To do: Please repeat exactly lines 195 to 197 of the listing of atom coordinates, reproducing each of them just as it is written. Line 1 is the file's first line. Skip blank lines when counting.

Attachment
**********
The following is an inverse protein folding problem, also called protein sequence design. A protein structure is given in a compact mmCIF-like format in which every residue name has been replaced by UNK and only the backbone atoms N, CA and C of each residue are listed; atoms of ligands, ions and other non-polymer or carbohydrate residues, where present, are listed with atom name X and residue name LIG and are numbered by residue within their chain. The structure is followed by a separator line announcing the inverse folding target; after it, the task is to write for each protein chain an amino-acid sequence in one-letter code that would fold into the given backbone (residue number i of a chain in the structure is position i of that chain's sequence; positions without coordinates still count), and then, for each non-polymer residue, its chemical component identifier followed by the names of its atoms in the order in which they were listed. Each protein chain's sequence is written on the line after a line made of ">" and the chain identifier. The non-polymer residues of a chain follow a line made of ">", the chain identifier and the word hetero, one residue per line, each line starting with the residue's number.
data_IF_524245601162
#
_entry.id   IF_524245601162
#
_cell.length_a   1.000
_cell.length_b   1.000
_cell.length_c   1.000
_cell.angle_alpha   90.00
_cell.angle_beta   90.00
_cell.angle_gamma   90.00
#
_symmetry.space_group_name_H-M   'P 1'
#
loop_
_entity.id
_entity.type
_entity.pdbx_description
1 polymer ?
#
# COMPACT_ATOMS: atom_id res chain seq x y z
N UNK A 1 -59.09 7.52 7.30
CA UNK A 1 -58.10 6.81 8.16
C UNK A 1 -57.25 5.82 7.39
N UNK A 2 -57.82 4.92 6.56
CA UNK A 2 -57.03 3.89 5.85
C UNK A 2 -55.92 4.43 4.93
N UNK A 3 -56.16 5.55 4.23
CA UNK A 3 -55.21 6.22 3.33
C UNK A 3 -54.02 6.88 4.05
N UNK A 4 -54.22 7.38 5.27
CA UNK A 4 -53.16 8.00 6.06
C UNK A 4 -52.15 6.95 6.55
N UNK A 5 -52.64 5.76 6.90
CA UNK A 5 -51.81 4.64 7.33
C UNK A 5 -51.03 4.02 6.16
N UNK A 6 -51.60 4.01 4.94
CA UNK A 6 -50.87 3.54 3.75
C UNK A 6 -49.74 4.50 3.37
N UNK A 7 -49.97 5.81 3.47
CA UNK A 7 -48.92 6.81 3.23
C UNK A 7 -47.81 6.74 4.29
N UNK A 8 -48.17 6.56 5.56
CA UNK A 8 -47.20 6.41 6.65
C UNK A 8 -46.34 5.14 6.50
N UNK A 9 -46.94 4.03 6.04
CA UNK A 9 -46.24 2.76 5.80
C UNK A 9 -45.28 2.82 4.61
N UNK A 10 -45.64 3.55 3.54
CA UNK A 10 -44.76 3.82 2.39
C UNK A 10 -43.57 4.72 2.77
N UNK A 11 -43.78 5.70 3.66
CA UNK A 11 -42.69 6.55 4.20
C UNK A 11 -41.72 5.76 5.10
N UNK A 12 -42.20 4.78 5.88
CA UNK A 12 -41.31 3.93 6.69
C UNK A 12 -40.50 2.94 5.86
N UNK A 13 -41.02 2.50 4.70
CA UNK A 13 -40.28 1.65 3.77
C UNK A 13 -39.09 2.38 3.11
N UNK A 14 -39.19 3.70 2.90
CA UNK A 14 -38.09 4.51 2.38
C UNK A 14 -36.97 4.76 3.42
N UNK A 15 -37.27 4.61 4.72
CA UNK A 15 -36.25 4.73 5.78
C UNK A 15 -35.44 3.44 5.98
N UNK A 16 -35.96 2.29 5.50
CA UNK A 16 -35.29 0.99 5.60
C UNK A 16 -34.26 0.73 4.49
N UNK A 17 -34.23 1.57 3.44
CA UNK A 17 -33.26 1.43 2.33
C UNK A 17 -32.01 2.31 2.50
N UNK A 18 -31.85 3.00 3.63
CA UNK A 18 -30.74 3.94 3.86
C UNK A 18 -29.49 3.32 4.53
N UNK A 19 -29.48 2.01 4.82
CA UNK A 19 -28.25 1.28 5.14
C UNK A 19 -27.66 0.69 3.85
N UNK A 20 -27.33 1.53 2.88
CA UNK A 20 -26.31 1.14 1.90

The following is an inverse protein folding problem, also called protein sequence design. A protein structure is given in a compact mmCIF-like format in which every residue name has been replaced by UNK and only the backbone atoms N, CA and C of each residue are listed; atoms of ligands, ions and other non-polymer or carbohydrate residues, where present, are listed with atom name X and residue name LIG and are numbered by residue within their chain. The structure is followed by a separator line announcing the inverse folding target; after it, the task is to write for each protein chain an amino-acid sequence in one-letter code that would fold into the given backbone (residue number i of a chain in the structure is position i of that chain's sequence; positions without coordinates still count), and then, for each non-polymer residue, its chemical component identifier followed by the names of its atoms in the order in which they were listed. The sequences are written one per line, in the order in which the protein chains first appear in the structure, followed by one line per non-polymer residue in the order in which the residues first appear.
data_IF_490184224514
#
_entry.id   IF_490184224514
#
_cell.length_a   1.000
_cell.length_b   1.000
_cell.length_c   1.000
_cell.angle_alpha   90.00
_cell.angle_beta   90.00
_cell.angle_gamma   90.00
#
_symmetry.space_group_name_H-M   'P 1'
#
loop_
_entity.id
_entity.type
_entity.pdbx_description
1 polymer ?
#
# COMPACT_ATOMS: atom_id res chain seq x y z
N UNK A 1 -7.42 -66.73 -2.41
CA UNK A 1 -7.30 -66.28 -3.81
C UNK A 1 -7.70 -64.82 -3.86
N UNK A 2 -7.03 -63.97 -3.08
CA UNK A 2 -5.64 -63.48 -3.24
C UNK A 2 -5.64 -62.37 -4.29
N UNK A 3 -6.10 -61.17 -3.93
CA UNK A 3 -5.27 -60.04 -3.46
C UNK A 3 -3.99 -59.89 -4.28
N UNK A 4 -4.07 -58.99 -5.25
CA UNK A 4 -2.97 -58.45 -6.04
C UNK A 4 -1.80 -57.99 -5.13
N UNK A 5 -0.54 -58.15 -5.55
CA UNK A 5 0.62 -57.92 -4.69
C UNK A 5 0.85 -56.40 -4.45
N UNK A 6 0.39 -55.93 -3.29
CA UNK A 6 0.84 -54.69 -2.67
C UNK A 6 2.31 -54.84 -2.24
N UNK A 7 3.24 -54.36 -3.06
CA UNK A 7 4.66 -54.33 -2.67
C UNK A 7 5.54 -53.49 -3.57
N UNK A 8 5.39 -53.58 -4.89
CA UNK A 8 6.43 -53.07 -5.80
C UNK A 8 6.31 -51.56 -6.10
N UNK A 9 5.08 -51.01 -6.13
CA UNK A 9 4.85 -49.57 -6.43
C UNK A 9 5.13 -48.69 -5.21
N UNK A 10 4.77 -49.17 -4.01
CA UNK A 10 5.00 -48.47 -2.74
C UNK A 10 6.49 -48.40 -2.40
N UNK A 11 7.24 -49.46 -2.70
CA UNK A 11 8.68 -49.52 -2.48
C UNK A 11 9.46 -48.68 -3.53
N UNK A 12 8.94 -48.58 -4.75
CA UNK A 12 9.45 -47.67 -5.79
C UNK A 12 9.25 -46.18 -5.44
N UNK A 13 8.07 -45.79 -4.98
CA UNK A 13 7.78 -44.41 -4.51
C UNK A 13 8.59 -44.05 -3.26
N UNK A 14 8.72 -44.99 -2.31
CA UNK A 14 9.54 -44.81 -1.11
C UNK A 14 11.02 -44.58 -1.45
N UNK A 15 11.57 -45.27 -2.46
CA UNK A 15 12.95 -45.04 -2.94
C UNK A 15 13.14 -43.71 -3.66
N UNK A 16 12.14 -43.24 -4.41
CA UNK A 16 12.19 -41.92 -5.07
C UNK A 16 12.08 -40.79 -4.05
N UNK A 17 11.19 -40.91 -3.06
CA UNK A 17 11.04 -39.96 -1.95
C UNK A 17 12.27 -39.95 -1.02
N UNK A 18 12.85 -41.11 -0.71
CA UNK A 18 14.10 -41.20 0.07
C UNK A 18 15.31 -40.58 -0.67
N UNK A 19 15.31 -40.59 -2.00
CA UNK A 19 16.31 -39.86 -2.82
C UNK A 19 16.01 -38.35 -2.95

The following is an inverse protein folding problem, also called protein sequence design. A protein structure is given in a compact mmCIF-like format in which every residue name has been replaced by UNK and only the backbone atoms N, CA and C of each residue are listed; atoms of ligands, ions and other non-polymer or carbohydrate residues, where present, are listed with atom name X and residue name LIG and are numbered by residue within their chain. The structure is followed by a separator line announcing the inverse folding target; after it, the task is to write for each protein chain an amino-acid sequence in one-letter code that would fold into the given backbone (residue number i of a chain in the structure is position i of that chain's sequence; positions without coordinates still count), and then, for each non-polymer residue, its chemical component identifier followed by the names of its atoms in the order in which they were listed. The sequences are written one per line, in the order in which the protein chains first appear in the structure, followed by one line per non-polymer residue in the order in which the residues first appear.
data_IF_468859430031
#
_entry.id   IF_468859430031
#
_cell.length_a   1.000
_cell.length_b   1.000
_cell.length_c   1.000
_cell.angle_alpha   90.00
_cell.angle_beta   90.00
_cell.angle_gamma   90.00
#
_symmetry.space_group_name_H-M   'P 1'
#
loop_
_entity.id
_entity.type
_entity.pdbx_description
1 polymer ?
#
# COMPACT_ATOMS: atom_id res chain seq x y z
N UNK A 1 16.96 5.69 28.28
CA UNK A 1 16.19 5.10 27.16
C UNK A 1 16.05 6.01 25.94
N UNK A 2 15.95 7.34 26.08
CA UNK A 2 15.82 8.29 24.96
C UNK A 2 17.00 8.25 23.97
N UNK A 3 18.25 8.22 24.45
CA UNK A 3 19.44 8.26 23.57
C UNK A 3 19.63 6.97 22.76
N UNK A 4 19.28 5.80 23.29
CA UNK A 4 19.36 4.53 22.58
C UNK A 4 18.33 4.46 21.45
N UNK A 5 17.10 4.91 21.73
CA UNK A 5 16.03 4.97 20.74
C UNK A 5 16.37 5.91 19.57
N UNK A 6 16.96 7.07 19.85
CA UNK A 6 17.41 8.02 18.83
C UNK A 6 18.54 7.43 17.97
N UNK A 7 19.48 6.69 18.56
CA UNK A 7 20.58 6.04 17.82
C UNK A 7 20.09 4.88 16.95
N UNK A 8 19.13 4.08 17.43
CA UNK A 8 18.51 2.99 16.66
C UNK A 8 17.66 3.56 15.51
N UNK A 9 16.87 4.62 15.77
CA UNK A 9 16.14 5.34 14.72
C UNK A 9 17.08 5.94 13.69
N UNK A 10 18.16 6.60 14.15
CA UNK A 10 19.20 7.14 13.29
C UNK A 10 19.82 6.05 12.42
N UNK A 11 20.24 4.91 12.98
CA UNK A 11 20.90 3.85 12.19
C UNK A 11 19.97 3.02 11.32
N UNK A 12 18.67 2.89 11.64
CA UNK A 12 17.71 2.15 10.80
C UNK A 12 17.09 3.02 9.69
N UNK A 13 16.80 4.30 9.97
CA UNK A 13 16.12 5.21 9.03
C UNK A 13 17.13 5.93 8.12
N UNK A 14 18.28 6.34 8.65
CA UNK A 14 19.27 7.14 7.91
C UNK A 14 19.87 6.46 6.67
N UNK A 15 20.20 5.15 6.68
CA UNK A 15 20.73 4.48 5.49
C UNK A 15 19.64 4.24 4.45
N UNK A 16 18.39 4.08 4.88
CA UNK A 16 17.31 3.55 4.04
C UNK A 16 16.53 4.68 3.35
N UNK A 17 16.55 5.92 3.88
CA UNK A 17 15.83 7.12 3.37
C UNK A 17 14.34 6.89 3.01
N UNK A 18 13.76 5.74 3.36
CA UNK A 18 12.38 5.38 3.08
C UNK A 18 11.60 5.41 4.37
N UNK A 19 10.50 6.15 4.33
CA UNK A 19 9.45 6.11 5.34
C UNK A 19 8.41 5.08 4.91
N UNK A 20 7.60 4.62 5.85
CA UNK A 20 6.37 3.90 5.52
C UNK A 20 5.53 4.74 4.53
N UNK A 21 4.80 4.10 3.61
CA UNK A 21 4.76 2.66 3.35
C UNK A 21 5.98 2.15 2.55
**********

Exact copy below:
N UNK A 6 16.96 7.07 19.85
CA UNK A 6 17.41 8.02 18.83
C UNK A 6 18.54 7.43 17.97